How to Teach Dungeons & Dragons: ‘Bad’ Players

How to Teach Dungeons & Dragons: ‘Bad’ Players

In a perfect world everyone gets along and has fun when playing Dungeons & Dragons, but unfortunately things are not always so perfect. The issue with new players is often they can have fatal flaws that really create a bad atmosphere and destroy others fun. This blog talks about how to deal with a ‘bad’ players in your party.


The point of Dungeons & Dragons or really any game is to have fun. Sometimes this fun can be interrupted by individuals with poor temperaments, inconsiderate natures, or just pure ignorance. I dub these individuals ‘bad’ players, not necessarily because they do not know how to play but because they create a bad environment for you and the other players. These individuals can come in many different forms and I have some helpful hints on how to handle these individuals.

One of the most basic and obvious forms of bad players is the cheater. These individuals always want to win or stand out among the group and often due this by craftily breaking rules or lying. These will be the easiest to find and deal with because there is little gray room when it comes to cheating, you either are or you’re not. In the past I had an individual who was a great player and fun to have around but he always had his computer with his character sheet on it, and he would often role his dice on his keyboard where others could not see. I found after a while that he was often lying about his dice roles, rolling 2’s or 3’s but saying he got 16’s or 17’s.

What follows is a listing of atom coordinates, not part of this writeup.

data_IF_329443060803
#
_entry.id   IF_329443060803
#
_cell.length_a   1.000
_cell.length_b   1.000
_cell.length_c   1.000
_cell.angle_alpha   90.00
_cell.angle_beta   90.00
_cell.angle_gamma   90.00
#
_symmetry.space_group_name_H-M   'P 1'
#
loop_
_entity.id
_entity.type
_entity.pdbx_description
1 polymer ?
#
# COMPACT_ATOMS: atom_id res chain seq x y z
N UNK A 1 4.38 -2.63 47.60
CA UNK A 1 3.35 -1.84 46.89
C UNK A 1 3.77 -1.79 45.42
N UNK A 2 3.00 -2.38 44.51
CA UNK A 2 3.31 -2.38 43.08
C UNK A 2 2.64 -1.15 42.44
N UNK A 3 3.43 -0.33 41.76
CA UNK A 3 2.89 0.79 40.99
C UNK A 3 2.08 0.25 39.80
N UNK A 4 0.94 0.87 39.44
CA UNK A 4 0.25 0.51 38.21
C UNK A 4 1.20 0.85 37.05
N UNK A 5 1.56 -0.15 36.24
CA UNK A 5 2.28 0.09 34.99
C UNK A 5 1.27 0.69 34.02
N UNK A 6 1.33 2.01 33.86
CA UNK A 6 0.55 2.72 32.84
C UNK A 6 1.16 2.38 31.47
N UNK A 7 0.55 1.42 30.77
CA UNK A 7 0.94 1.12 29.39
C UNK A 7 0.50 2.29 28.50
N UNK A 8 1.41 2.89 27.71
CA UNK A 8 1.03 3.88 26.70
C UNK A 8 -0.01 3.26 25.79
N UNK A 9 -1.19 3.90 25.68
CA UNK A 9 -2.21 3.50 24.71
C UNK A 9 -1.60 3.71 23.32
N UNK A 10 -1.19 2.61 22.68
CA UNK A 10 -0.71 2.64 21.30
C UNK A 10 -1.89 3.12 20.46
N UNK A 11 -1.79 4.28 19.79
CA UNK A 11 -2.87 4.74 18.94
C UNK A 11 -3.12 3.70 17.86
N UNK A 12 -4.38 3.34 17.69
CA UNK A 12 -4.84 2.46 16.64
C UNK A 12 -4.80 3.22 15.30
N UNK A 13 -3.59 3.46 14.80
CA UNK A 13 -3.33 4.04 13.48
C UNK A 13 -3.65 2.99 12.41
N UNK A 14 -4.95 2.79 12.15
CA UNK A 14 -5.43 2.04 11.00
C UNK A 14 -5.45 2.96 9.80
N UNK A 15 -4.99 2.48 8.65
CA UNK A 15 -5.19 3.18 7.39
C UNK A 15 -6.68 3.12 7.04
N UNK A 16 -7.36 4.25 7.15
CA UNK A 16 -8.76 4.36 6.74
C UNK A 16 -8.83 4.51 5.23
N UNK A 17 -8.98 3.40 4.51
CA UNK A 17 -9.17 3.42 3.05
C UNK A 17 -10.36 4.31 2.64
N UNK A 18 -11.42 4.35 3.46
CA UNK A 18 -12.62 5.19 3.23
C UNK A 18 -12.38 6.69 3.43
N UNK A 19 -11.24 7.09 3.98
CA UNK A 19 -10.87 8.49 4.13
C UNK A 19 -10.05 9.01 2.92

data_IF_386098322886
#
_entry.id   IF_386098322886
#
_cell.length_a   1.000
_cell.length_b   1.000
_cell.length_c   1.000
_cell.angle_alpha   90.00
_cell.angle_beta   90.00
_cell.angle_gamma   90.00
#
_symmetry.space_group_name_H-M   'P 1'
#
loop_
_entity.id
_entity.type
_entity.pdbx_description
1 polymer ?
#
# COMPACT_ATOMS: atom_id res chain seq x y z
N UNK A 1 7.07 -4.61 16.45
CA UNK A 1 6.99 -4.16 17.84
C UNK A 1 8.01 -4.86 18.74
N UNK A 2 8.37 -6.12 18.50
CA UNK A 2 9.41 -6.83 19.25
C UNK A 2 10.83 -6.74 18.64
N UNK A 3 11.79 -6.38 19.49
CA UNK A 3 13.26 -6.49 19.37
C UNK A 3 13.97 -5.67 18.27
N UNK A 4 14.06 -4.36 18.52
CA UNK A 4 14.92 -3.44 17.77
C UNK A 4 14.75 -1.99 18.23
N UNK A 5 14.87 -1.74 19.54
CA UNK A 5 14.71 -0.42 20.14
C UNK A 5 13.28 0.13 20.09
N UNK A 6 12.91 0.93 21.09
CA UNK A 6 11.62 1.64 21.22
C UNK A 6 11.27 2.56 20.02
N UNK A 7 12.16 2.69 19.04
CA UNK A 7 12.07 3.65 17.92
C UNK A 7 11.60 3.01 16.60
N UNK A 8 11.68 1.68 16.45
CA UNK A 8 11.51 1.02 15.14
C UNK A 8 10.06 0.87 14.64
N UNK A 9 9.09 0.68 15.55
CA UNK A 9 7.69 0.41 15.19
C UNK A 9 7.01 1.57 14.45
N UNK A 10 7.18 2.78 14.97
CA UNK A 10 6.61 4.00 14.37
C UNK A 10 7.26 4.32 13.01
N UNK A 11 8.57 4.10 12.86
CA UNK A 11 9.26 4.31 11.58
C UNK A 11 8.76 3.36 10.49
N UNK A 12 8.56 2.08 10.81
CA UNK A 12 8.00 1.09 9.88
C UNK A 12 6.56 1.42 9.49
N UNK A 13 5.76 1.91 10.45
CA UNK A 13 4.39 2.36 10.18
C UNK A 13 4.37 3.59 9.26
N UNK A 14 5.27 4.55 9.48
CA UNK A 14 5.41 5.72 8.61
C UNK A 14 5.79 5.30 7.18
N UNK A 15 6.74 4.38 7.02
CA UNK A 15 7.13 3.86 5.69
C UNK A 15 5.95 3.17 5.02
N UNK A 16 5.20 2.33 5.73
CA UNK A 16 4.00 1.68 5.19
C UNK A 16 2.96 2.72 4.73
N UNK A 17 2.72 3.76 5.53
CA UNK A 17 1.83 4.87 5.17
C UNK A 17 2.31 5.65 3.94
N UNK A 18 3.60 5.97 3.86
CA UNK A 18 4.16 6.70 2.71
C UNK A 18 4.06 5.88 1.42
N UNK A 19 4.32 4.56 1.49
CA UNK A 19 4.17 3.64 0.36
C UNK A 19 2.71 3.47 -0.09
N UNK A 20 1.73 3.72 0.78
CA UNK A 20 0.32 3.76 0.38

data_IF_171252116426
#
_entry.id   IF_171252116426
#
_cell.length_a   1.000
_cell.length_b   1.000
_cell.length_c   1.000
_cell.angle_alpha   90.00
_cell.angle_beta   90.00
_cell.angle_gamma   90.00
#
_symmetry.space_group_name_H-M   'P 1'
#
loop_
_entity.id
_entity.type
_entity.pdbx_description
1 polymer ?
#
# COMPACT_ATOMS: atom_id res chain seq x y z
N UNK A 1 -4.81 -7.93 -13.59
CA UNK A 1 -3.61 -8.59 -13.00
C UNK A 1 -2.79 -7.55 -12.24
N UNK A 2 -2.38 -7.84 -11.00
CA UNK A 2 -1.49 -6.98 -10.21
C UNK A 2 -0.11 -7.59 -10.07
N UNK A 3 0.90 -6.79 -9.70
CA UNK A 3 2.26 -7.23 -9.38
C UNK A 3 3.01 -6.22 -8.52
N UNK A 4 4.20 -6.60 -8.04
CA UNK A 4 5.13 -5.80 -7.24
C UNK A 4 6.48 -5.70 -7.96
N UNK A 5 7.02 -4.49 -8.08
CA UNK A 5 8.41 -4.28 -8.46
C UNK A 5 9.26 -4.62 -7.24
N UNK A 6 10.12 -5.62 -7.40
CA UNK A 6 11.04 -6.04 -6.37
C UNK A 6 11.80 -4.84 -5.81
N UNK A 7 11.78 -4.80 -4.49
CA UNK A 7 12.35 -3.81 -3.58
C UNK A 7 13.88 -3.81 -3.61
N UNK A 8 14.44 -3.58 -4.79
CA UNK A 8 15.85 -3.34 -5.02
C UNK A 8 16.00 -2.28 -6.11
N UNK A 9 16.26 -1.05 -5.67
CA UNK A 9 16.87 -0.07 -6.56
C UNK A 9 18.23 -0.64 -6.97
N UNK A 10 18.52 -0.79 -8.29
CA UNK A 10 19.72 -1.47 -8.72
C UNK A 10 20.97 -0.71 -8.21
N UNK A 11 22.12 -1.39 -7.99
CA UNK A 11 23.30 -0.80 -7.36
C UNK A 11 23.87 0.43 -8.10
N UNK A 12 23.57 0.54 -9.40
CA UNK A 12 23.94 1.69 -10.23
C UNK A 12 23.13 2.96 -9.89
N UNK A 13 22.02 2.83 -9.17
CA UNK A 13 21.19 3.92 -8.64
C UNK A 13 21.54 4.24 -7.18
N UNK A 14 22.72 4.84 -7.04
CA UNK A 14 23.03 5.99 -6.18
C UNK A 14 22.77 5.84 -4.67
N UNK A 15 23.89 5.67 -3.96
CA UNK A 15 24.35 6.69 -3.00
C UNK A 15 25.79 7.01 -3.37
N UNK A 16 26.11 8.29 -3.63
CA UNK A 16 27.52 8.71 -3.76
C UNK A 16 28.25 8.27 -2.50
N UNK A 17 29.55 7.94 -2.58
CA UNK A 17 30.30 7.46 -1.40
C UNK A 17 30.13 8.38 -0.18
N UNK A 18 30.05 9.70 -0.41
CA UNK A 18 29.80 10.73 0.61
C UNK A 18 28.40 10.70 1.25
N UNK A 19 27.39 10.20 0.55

In cases like this or other similar ones it is best to not cause a scene but instead deal with the problem in a side-ways manner. Without saying anything to the individual I told the group I had a new rule which is everyone must role in the open and your role would not count if it was not on the table (it also helped with how to handle dice rolls that fell of the table). Always try handling the problem and bad player in non-direct manner first as it will help keep the good vibes flowing in your group.